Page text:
In 2008, Olmert made the most sweeping – and certainly most controversial – offer of peace to the Palestinians ever made by an Israeli leader. Though the plan was ultimately rejected by Palestinian President Mahmoud Abbas, Olmert offered him a sovereign Palestinian state comprising all of the Gaza Strip, 93% of the West Bank, and half the Old City of Jerusalem, with East Jerusalem as its capital.
Then, in 2012, Olmert was indicted on corruption charges including fraud, bribery and obstruction of justice. Forced to resign as prime minister, he was convicted in March 2014, and served 16 months in prison.
As I entered his Tel Aviv office and we sat down and began to get to know each other, Olmert asked me a direct and pointed question: “Don’t you Evangelicals see me as a traitor for some of the moves I made?”
In the spirit of candor, I conceded that many Evangelical Christians – myself included – deeply disagreed with a number of his decisions, though I would not use the word “traitor.”
Yet, I hastened to add that while I wanted to ask him about several of these controversial issues, the main reason I wanted to meet him was precisely because he is the only living prime minister in the history of Israel to take out an enemy’s nuclear program.
I explained that I had recently read a fascinating book by Yaakov Katz, the editor-in-chief of the Jerusalem Post.
It was called, Shadow Strike: Inside Israel’s Secret Mission To Eliminate Syrian Nuclear Power and it gave me a remarkable window into the single most important decision Olmert ever made in public life.
Then, a few weeks ago, I saw Olmert speak at an investment conference in Dubai.
That’s when I decided to reach out to him directly to get to know him and hear his story firsthand.
“This was not an easy decision, but you saved a lot of lives, and this is a story that more people need to know about,” I told him, “especially since Israel’s current leaders may need to use military force to take out Iran’s nuclear program in the not-too-distant future. God forbid. But it might become necessary.”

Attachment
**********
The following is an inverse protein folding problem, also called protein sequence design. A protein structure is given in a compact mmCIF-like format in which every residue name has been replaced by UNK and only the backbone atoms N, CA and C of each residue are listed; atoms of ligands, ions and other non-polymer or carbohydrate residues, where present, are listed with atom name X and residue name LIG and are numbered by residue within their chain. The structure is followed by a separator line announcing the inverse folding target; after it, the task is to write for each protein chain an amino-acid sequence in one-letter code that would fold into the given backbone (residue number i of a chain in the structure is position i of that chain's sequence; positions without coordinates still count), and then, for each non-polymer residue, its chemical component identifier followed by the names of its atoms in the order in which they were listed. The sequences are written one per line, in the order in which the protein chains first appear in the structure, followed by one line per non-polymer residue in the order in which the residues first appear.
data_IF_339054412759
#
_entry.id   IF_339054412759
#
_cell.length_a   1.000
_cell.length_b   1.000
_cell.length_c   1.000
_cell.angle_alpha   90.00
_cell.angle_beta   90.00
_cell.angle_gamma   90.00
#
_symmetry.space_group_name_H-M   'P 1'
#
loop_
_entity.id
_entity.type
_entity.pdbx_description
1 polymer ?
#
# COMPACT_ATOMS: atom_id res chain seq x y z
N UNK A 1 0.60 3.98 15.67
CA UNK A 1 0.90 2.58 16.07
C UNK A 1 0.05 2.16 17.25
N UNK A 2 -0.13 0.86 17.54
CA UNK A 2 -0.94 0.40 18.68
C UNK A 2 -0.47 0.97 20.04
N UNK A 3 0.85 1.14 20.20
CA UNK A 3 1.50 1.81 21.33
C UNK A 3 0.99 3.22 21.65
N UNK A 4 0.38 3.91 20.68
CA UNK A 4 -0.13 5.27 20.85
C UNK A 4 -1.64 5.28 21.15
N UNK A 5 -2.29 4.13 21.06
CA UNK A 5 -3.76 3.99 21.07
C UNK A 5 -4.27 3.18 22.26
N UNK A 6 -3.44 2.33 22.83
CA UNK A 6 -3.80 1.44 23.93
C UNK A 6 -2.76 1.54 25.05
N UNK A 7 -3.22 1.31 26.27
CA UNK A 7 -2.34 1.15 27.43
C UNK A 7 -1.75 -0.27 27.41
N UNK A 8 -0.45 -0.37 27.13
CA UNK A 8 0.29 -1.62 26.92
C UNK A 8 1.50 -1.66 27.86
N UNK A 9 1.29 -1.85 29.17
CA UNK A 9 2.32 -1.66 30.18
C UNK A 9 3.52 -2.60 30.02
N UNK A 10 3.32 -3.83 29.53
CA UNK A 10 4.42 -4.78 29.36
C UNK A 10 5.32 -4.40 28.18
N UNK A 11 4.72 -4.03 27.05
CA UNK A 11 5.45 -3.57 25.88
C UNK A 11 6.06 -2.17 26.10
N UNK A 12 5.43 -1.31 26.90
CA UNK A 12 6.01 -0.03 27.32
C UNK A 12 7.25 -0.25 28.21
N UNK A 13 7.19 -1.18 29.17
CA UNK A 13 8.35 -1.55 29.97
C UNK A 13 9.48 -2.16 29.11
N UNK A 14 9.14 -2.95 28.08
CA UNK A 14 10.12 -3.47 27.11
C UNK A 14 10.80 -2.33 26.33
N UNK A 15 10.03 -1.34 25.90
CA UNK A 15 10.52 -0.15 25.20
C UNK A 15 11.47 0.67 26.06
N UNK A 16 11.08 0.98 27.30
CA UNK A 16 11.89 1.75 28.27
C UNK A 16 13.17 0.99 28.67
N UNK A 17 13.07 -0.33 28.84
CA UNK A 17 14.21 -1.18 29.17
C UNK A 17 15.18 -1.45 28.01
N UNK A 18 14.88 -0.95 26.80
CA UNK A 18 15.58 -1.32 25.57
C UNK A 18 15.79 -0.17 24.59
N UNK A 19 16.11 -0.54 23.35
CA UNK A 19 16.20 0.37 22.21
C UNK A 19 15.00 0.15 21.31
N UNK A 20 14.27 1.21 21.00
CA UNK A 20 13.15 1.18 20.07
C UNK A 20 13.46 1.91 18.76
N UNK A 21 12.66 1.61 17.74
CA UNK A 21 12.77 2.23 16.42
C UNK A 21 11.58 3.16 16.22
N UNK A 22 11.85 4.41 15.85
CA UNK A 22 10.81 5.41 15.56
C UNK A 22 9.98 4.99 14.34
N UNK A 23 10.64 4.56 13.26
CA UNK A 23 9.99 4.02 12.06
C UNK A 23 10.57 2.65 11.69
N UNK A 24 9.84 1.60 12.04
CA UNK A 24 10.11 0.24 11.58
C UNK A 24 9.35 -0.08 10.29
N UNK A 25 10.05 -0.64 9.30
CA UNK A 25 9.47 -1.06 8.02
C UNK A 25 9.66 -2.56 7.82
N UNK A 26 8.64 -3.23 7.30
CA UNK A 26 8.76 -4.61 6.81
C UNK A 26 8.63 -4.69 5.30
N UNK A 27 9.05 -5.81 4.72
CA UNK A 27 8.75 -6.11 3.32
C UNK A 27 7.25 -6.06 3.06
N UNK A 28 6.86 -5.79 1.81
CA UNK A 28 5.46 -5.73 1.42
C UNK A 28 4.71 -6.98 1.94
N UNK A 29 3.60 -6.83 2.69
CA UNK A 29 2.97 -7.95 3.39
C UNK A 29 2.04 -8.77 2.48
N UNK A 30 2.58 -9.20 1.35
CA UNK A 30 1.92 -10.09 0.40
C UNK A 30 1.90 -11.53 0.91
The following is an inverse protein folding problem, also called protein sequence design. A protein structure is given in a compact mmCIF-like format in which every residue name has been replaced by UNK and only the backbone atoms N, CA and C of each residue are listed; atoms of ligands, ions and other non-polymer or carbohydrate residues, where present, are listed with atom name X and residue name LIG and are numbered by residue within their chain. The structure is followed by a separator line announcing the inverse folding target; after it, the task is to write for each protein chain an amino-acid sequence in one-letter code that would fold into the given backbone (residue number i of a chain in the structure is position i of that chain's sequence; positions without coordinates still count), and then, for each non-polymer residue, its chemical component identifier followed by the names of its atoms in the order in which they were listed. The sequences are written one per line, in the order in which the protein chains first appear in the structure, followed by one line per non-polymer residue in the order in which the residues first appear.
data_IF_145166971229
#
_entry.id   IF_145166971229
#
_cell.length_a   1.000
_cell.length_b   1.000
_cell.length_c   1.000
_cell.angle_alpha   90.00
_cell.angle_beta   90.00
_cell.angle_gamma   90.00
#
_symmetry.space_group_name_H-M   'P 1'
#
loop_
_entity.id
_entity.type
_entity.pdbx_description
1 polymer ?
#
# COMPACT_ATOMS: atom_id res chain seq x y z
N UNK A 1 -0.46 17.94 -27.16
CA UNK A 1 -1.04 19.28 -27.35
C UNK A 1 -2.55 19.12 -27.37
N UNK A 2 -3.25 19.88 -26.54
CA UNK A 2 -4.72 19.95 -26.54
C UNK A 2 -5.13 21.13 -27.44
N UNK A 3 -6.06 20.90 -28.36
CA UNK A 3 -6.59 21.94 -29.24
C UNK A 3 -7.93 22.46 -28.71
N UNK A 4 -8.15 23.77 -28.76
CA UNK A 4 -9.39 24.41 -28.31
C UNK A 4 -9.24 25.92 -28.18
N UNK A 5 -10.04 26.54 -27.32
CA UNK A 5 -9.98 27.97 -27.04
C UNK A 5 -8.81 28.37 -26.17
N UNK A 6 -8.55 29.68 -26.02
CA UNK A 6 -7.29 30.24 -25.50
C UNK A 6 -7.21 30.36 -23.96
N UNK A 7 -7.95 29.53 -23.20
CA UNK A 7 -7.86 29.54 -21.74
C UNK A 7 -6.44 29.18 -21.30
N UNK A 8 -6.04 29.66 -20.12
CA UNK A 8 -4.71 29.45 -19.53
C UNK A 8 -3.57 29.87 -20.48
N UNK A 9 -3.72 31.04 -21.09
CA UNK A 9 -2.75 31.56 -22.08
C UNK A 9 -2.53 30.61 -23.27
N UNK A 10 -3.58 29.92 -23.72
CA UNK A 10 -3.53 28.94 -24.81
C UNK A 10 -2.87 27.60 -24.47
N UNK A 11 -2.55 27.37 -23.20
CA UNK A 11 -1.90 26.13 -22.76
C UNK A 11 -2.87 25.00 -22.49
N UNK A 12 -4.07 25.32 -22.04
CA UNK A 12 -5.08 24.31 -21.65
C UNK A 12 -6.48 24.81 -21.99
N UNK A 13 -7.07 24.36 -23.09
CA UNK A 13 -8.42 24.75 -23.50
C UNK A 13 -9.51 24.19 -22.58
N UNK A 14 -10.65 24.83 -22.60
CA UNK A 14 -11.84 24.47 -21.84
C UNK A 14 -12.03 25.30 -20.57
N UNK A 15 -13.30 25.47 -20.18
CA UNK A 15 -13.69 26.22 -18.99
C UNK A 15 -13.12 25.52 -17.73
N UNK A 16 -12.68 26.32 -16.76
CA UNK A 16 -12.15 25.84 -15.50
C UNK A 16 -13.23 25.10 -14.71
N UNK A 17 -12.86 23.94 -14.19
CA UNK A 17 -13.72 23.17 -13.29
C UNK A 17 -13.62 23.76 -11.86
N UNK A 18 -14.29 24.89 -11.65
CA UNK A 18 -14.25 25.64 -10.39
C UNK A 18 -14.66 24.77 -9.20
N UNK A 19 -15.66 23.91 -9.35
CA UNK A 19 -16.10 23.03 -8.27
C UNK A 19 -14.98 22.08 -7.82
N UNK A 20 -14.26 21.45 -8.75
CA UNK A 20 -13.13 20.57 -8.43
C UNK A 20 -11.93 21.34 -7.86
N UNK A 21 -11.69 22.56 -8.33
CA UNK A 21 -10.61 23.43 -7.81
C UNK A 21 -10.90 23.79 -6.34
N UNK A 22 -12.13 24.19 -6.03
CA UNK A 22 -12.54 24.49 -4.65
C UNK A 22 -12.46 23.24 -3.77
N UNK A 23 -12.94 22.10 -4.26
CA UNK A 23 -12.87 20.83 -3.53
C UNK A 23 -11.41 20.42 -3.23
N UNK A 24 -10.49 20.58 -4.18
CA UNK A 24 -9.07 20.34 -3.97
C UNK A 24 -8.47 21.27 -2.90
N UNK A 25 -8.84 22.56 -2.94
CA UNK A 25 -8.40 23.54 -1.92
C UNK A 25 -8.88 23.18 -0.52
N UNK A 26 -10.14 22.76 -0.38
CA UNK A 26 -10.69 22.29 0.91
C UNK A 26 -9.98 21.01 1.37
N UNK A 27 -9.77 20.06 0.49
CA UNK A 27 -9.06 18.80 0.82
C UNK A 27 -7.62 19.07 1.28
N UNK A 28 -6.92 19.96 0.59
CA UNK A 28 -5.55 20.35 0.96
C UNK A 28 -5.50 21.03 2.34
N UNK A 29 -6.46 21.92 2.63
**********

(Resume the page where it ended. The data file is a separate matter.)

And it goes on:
“And I want to say thank you,” I told him. “I want to say thank you as an American. I want to say thank you as an Israeli, with sons who have served in the IDF. It’s not a small thing what you did [in taking out the Syrian reactor]. And I know you have taken a lot of heat for a lot of things, but this is one of the great things you have done.”
“I WAS BRUTAL IN THE DEFENSE OF THE STATE OF ISRAEL”
Dressed casually in a black t-shirt and black jeans, Olmert asked me why my family and I made aliyah.
He asked how someone named Rosenberg could be an Evangelical.
He asked the names of my four sons and about the two sons who served in the IDF, and how we have adjusted to life in Israel.
But to his credit, he did not dodge my questions, even the difficult ones.
What’s more, while he conceded he has made mistakes in his career, he was unapologetic about the decisions he made to safeguard the State of Israel.
“I want to say something to allow you to understand more accurately where I stand, when sometimes you tend to disagree with me,” Olmert said.
“When it comes to the security – and to fighting the enemies – of the State of Israel, you will not find in the modern history of my country, someone who did more than I did,” he continued. “When the Hezbollah started their attack in July of 2006, I hit back. And it probably was not understood at that time, but I think that now it is widely understood that the pain that they [Hezbollah] suffered was so, so much that for 15 years, they didn’t shoot one bullet out of Lebanon against Israel because they are still deterred and afraid of possible Israeli reaction.”
“I didn't hesitate for one second” to hit Hezbollah hard, he said.
“When Hamas was attacking Israel in the South, we did a costly operation, and we killed more Hamas people than were killed in the recent Gaza operations. A lot, a lot, a lot more,” he insisted.
“I was brutal in the defense of the State of Israel without any hesitation, without any excuses, without any explanations,” he told me. “No one will threaten the life of Israel when I am the prime minister. And I will not hesitate to use all the power that we have in order to respond. That is something that must be understood.”
NEXT: The inside story of how Olmert first learned that Syria was building a secret nuclear facility, and how he began planning to take it out.
Joel C. Rosenberg is the editor-in-chief of ALL ISRAEL NEWS and ALL ARAB NEWS and the President and CEO of Near East Media. A New York Times best-selling author, Middle East analyst, and Evangelical leader, he lives in Jerusalem with his wife and sons.